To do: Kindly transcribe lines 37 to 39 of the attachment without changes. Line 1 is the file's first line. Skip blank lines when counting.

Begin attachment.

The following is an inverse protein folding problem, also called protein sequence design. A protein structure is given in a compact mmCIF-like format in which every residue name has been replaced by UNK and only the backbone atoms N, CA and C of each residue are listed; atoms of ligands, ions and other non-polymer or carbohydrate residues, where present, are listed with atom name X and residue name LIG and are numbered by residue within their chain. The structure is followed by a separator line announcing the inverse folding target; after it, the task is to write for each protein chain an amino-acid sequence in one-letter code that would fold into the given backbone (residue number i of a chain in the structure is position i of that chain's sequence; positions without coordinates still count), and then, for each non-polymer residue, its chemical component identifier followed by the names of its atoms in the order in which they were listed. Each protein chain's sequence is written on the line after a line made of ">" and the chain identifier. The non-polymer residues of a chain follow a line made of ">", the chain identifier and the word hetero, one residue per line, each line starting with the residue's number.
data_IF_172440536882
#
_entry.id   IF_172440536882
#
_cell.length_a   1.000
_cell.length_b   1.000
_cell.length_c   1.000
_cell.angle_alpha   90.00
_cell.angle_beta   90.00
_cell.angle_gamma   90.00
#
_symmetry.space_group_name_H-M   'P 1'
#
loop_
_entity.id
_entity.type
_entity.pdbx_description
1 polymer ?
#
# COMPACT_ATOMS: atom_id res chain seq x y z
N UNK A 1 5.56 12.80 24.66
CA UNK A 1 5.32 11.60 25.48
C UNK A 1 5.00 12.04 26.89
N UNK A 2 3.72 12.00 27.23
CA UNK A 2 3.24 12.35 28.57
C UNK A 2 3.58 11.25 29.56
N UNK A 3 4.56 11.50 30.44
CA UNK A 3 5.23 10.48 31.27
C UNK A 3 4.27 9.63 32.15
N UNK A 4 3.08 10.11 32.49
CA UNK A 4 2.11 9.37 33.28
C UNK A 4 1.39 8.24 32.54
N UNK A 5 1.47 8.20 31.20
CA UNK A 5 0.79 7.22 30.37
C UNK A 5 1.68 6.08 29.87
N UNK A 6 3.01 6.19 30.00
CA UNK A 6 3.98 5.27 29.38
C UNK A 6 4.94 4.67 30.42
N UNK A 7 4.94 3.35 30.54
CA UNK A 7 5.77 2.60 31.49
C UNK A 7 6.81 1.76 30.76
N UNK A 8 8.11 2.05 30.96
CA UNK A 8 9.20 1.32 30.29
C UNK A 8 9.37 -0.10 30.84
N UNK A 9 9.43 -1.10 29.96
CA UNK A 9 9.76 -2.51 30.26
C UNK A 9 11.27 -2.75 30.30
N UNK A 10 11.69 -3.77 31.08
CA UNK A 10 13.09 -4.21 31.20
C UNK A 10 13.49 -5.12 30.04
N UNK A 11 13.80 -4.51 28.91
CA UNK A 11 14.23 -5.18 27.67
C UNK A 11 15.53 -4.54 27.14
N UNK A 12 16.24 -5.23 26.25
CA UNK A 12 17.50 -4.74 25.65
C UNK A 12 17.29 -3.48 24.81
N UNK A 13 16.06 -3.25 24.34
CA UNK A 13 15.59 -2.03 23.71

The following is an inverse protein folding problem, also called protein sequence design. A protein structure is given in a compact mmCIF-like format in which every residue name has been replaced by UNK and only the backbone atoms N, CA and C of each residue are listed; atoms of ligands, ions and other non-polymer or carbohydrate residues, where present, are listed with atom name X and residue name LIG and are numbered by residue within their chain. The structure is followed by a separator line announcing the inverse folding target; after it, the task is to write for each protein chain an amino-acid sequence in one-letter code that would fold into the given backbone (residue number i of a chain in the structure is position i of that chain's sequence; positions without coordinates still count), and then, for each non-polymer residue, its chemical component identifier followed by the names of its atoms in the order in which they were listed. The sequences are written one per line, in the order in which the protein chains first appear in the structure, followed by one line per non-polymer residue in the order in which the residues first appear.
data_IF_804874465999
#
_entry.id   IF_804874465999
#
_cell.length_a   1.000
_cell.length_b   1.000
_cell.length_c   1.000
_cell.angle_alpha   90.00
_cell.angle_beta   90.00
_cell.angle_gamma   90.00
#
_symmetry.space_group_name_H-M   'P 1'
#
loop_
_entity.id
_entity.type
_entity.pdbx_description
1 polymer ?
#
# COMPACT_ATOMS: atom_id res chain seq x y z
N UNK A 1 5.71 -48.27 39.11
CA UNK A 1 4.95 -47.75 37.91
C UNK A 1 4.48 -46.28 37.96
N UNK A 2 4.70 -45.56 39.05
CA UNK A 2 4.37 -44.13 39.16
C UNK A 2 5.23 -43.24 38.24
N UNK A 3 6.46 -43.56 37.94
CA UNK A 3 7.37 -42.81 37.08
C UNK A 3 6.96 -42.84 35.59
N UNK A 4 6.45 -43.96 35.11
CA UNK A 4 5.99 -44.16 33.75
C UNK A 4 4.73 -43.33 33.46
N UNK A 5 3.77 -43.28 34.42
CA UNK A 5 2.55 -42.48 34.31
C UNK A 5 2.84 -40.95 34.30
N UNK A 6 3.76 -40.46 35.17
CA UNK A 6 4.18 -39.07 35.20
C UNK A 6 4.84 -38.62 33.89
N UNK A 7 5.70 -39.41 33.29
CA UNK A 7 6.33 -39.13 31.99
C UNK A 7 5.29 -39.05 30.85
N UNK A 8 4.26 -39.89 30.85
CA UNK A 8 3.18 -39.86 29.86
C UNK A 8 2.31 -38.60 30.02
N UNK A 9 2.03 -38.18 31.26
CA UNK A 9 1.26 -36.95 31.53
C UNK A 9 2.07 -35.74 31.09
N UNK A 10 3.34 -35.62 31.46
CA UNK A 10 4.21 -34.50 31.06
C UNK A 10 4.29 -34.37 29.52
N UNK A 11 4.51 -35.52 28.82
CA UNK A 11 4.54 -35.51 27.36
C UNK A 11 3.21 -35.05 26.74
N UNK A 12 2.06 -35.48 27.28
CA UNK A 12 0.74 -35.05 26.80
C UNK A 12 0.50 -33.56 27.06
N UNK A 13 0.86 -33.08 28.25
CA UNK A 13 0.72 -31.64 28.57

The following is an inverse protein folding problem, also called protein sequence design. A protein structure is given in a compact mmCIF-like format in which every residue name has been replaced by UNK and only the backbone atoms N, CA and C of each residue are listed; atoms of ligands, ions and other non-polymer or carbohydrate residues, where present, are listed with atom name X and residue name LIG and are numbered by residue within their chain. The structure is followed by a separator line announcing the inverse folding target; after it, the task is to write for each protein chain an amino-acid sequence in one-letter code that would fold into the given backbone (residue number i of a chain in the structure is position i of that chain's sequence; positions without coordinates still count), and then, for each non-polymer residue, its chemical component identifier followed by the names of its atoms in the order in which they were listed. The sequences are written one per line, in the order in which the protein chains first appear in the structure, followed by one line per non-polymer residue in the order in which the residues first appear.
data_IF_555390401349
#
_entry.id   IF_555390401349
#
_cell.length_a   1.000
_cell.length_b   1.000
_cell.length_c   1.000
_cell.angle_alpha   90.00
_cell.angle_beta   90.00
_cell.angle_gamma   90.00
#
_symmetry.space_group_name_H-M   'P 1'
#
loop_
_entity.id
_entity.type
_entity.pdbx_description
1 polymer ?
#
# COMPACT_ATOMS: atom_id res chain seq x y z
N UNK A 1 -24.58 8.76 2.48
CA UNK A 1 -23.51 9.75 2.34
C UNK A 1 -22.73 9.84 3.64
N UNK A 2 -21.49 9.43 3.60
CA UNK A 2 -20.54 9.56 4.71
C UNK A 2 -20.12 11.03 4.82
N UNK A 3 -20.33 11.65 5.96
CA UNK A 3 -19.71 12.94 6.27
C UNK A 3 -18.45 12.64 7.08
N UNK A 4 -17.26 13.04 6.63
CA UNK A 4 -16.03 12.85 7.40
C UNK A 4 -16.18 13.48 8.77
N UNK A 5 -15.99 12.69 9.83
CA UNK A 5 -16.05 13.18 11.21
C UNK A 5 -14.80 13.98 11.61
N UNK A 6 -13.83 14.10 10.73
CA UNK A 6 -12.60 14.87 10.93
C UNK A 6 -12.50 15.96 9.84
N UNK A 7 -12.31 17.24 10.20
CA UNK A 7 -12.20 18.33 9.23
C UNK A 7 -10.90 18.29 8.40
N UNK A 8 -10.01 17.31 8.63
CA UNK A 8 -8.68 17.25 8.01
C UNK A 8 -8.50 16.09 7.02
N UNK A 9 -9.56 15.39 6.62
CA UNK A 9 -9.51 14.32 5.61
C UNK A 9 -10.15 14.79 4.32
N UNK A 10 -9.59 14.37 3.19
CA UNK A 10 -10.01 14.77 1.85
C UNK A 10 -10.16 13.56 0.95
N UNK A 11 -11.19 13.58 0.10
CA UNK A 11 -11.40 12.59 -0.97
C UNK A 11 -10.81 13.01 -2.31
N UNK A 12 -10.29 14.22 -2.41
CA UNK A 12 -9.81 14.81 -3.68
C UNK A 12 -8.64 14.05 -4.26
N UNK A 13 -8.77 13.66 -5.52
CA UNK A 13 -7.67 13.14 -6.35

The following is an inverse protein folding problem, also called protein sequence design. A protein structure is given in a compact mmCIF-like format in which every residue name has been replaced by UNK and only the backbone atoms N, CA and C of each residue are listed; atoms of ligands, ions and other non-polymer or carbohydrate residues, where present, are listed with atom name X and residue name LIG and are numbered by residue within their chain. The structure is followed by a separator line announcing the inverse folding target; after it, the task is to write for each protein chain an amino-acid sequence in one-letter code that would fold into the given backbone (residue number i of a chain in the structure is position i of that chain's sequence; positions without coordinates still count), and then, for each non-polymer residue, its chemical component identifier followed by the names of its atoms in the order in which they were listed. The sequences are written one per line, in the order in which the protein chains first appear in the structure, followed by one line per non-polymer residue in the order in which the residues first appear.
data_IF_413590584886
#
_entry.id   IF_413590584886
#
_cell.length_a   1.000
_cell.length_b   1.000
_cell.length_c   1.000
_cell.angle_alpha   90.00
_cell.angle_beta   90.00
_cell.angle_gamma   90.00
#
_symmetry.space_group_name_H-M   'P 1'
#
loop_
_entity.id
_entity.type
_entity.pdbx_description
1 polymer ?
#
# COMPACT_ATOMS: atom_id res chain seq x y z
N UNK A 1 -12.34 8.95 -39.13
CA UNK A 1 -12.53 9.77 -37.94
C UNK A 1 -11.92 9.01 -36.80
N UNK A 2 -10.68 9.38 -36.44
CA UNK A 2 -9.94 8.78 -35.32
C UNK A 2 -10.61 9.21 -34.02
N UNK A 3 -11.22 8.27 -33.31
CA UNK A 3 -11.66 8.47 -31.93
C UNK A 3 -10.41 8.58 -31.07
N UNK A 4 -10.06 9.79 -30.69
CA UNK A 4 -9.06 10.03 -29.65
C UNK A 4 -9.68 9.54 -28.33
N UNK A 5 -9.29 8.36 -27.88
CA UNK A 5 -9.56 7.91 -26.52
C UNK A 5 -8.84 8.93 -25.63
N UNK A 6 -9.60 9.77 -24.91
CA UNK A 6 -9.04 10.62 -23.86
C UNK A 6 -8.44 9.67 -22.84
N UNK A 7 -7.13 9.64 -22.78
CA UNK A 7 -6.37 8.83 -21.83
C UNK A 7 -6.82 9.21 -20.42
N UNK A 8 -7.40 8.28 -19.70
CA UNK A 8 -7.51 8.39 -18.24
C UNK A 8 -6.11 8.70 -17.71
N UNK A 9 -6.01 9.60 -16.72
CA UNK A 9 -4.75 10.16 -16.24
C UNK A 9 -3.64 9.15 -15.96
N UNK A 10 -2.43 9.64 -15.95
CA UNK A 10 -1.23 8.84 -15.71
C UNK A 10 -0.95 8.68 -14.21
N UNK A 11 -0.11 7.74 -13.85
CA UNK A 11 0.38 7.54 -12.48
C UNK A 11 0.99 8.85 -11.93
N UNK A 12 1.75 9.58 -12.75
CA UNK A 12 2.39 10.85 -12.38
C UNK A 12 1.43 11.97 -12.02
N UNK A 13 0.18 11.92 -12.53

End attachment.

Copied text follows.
N UNK A 6 3.01 6.19 30.00
CA UNK A 6 3.98 5.27 29.38
C UNK A 6 4.94 4.67 30.42